BIRMINGHAM, Mich., Sept. 20 /PRNewswire/ -- Three Michigan businessmen, who purchased a truckload of relief supplies for Hurricane Rita victims and drove down to Louisiana to deliver them, are suing the Calcasieu Parish Sheriff Department, certain sheriff department deputies, Harrah's Entertainment (the owner and operator of a local gambling casino), and certain Harrah's employees for assault, false arrest, false imprisonment, willful misconduct, and deprivations of civil and constitutional rights under the U.S. Constitution and federal law.
The Michigan businessmen have retained the Birmingham, Michigan-based law firm of Norman Yatooma & Associates, P.C. (NYA) to represent them and manage the litigation on their behalf. NYA has recently filed their complaint in the United States District Court for the Western District of Louisiana.
The three businessmen, Mr. Louis Toth, Mr. Jeffrey Schmitz, and Mr. Ronald Moon, operate a franchise of 23 vehicle glass repair shops in Michigan. The complaint states that in late September 2005, the three businessmen bought a whole truckload of relief supplies, rented an SUV, and drove it down themselves. Although their destination was Port Arthur, Texas, they never made it. Hurricane Rita was making landfall too fast. At Lake Charles, Louisiana, they encountered hurricane-force winds and had to stop and hunker down. Based on earlier experience with hurricane relief conditions, they parked their vehicle in Harrah's parking structure as a temporary refuge.
According to the complaint, the area was deserted, and Mr. Toth, Mr. Schmitz, and Mr. Moon began walking to investigate weather conditions. To protect against flying debris, they had dressed in snowmobile helmets, chest protectors and shin guards. Suddenly, armed Harrah's security guards and an armed sheriff's deputy confronted them with their guns drawn. These armed men hauled Mr. Toth, Mr. Schmitz, and Mr. Moon into a nearby building, duct-taped their ankles, handcuffed them, accused them of looting, threatened them and interrogated them. When Mr. Toth, Mr. Schmitz, and Mr. Moon tried to explain their mission, denied any wrongdoing, or offered to show them receipts for their merchandise, these hoodlums only grew angrier and continued their misconduct. A little later, these thugs handed them over to a group of sheriff's deputies, who choked them, beat them, and abused them and otherwise continued the emotional, verbal, and physical assault.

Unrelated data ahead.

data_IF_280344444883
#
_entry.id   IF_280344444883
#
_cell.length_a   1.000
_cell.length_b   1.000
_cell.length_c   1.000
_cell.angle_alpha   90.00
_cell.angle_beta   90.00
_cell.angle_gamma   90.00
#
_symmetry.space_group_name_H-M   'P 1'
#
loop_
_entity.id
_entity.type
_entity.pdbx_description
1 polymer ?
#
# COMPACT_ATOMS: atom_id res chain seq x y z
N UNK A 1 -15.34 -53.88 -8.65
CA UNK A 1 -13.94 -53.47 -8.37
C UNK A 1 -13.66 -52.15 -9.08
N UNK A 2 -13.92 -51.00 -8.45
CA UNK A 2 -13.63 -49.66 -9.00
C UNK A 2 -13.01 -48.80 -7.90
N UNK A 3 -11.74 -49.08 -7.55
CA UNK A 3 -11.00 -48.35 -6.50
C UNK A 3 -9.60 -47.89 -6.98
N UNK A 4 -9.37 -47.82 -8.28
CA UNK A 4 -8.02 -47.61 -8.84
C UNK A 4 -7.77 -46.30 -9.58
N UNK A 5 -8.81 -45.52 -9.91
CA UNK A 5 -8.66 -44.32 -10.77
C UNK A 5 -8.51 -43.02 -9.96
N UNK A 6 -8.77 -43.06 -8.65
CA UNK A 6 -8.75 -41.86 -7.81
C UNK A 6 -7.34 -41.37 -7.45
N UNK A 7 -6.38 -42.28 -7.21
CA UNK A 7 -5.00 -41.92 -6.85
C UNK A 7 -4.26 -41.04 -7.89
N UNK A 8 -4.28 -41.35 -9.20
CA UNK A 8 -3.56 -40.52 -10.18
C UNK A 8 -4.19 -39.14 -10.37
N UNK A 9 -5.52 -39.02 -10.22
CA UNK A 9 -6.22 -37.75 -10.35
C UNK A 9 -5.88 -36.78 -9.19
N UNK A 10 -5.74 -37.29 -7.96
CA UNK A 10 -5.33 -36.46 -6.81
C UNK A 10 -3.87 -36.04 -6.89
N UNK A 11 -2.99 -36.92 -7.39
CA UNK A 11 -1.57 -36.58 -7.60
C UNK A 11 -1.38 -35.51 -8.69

The complaint states: Then, these uniformed gangsters herded them into the parish jail, where the sheriff department held them incommunicado and left them to rot for several days. The food, living, and sanitation conditions were those of a third world prison. The jail cell was suffocatingly hot, humid and overcrowded. All mattresses were removed from their cells, forcing them to sleep on bare concrete floors. The meals had no fruit or vegetables. Instead, the food was so nauseating that they could not swallow it without gagging. The sink and toilet were not working, and the jailers did not bother to arrange for repairs. Mr. Toth, Mr. Schmitz, and Mr. Moon had to perform their natural functions in the sink and reduce them to an absolute minimum. The jailers refused to turn on nearby fans to ventilate the cell. The air in the jail cell was almost unbreathable.
After several days, Mr. Toth, Mr. Schmitz, and Mr. Moon got out of jail after they each posted a bond of approximately $25,000.00, despite having no criminal record. They returned home without delivering their hurricane relief supplies as they planned, although they did provide water to the bondsmen who assisted with their release. Nonetheless, until charges were recently dropped, they faced criminal charges in a city 1,300 miles away for crimes they did not commit.
"Mr. Toth, Mr. Schmitz, and Mr. Moon did not deserve the brutality, the arrest and confinement without probable cause under such horrendous and inhumane conditions," said their attorney, Birmingham, Michigan-based attorney Norman A. Yatooma. "Under the law, Harrah's Entertainment and the Calcasieu Parish Sheriff Department are responsible for adopting and enforcing policies and rules preventing these kinds of misconduct. Nevertheless, Mr. Toth, Mr. Schmitz, and Mr. Moon intend to hold Harrah's Entertainment and Calcasieu Sheriff Department responsible under the Constitution and the law. This misconduct was not negligent, but intentional, and was perpetrated by deputies and guards enforcing established policies, procedures and practices."
Norman Yatooma and Associates is a full service law firm offering expertise in civil and criminal cases in its Oakland, Macomb and Emmett County offices. While the firm has a wide range of practice groups and areas, it specializes in complex litigation, including complex commercial, constitutional, and tort litigation.
SOURCE Norman Yatooma & Associates, P.C.